An evaluation of habitat enhancement and wild fry supplementation as a means of increasing coho salmon production of the Clearwater River, Washington

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An evaluation of habitat enhancement and wild fry supplementation as a means of increasing coho salmon production of the Clearwater River, Washington

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Title: An evaluation of habitat enhancement and wild fry supplementation as a means of increasing coho salmon production of the Clearwater River, Washington
Author: Peters, Roger J
Abstract: I examined mainstem habitat enhancement and coho fry supplementation as method for increasing coho salmon (Oncorhynchus kisutch) production in the Clearwater River Basin. I also measured macro- and microhabitat use and behavioral patterns of summer rearing coho salmon in the mainstem. Overall, fry supplementation did not significantly increase wild coho fry or cutthroat trout (O. clarki) emigration. However, a strong (r = 0.94) positive relationship observed in control streams between early summer coho salmon rearing densities and numbers of emigrants was altered in supplemented streams. At low rearing densities, more coho fry emigrated from supplemented than control streams. Emigration rates of wild coho salmon, cutthroat, and steelhead (O. mykiss) were significantly altered in supplemented streams during one year but not the other. Although not statistically significant, coho fry densities (fish/m$\sp2$ pool area) were greater (18-89%) in supplemented than control streams. Wild coho salmon and cutthroat trout densities were not reduced by supplementation. Wild coho fry in supplemented streams were smaller than those in control streams, apparently due to reduced spring and early summer (May to late June) growth.Summer rearing densities (fish/km) of juvenile coho salmon in the mainstem were increased by introducing woody debris bundles and were positively related to debris densities (#/km). However, woody debris introductions did not result in increased migration of coho salmon into overwintering habitats. Coho salmon abundance was greatest in pool habitats containing the largest, most complex woody debris accumulations. Two distinct foraging groups, 'foragers' and 'resters', were observed using mainstem woody debris accumulations. Foragers selected focal positions with faster current velocities and deeper water, and generally were deeper in the water column and farther from woody debris cover than resting individuals. Foraging individuals foraged and displayed aggressive behavior more frequently than resting individuals.Based on the coho salmon mainstem rearing densities and numbers coho salmon emigrating from streams, coho salmon production in the Clearwater River Basin appears to be limited more frequently by insufficient numbers of juveniles to fully seed available habitat than by habitat availability. However, mainstem rearing likely limits coho salmon production during years with adequate escapement in this system.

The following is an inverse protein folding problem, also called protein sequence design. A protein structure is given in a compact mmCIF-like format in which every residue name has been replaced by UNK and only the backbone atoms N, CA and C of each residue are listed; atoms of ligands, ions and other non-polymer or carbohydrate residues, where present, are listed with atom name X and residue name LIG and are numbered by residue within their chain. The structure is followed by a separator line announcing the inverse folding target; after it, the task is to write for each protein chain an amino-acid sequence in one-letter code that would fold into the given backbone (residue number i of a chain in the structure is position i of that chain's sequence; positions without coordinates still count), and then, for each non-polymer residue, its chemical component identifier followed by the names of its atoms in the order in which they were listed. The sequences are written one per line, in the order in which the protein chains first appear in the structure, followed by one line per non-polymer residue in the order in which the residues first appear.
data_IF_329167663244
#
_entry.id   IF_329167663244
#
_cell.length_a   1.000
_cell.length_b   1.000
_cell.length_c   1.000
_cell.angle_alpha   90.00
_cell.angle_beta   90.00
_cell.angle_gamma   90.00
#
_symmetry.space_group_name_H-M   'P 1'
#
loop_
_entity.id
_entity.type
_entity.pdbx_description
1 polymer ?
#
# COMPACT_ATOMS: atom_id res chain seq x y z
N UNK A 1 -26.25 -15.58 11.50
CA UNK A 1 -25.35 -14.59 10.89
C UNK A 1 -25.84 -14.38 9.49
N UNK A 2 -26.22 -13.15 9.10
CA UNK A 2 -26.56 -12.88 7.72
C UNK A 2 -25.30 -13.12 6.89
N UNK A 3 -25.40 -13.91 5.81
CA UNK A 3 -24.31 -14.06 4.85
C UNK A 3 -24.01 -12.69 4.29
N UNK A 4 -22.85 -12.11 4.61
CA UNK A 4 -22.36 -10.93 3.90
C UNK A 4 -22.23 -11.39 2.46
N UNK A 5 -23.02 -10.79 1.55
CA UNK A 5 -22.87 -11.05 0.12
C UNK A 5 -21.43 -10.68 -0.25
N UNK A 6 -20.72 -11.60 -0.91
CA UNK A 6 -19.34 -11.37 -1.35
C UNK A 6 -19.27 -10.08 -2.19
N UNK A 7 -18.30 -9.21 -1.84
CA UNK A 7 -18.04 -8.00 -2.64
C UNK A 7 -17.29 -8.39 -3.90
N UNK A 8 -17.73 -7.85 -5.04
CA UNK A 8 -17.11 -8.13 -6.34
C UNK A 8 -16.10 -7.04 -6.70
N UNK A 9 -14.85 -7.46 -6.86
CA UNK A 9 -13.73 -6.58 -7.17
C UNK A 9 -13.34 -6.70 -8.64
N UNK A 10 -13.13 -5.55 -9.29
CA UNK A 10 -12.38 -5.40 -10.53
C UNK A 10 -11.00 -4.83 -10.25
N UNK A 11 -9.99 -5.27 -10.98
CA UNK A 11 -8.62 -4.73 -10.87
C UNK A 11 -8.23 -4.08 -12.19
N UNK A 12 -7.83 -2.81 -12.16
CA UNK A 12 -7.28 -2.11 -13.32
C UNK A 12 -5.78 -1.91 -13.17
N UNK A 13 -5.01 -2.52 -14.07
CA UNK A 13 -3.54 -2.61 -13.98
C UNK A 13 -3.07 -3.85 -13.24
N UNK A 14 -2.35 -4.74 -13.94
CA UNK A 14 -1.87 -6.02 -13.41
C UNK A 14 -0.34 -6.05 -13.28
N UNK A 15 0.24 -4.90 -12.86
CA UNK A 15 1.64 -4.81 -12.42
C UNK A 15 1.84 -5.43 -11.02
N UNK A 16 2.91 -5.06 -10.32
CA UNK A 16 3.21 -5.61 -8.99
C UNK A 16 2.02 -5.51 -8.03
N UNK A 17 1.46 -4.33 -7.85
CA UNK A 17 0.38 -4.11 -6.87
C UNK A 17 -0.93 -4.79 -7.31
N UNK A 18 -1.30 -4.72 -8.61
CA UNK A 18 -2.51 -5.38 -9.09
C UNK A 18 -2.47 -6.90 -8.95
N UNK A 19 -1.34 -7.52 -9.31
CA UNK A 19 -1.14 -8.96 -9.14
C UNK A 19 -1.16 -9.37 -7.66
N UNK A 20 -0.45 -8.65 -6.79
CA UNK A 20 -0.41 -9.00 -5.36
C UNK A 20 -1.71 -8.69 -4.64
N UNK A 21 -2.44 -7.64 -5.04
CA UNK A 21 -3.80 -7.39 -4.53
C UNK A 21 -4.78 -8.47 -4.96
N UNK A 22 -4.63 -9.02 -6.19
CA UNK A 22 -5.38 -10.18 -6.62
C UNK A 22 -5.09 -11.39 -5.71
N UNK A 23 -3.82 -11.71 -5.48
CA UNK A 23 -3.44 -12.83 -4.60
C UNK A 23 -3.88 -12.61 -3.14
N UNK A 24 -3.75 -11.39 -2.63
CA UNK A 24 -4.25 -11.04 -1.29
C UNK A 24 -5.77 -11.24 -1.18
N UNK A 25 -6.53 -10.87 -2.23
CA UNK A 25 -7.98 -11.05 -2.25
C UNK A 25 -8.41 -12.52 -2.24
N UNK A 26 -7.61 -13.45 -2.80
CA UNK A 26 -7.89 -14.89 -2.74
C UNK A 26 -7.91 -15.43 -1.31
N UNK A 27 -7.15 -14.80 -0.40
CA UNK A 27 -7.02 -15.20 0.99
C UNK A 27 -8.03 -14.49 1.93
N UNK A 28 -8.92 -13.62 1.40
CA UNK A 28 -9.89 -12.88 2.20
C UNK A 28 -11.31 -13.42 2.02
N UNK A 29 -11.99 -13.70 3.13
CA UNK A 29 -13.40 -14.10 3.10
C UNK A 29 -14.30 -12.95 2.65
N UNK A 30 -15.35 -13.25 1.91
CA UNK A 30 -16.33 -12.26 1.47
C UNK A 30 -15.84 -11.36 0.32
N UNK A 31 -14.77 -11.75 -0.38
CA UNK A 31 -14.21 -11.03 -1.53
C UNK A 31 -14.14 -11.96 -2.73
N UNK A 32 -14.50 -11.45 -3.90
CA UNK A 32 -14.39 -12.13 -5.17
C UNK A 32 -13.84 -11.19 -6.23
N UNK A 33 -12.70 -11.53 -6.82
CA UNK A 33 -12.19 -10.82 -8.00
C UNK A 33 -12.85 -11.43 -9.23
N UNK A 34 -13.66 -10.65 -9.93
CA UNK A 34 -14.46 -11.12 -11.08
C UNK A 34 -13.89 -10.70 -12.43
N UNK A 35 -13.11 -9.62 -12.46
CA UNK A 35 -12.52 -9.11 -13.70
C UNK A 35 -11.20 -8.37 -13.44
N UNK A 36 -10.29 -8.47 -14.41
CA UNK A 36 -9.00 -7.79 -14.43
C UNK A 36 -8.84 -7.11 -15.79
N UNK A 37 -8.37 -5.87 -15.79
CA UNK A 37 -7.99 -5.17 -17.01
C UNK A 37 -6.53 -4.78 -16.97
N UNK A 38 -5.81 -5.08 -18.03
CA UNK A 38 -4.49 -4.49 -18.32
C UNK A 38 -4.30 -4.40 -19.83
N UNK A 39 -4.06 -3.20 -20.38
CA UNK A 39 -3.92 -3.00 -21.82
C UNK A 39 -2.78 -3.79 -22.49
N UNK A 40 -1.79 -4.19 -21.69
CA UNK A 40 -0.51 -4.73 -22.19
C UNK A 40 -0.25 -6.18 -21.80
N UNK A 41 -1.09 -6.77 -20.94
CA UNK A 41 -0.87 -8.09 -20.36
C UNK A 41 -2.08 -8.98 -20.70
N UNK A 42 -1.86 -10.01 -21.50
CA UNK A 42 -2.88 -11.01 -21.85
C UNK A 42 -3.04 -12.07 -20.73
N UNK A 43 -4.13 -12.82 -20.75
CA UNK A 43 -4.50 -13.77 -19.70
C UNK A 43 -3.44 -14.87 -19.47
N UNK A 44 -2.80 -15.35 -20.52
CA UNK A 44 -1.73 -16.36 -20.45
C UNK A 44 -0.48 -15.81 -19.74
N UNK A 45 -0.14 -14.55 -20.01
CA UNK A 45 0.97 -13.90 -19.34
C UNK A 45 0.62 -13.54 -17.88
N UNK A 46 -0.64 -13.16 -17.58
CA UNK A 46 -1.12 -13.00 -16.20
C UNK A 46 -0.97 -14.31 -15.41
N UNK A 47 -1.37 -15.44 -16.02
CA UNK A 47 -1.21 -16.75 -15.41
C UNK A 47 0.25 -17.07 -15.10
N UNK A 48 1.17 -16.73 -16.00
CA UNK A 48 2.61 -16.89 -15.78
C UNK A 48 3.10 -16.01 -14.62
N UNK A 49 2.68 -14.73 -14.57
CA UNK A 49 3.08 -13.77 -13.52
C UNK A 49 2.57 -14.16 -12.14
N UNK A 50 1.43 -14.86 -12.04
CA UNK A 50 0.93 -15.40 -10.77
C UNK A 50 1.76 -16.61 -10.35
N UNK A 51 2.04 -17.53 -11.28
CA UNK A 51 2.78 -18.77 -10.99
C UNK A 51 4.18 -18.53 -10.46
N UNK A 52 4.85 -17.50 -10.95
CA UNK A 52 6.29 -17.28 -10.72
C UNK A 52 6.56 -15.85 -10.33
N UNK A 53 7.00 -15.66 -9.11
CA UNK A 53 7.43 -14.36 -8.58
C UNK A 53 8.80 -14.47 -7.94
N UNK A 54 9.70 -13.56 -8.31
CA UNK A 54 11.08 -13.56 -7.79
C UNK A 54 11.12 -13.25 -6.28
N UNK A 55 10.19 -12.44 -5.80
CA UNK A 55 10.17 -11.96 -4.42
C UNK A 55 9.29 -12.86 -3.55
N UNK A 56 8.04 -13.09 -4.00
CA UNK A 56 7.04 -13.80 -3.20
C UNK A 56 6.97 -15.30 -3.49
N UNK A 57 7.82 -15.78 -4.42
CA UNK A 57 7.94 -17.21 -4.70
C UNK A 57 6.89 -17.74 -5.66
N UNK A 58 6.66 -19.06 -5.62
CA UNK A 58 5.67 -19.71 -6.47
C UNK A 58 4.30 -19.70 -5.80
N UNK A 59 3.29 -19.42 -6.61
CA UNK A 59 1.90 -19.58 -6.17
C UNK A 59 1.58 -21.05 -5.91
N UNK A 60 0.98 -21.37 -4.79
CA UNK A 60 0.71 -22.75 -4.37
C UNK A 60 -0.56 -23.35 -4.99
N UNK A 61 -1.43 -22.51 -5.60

Description: Thesis (Ph. D.)--University of Washington, 1996
URI: http://hdl.handle.net/1773/5315

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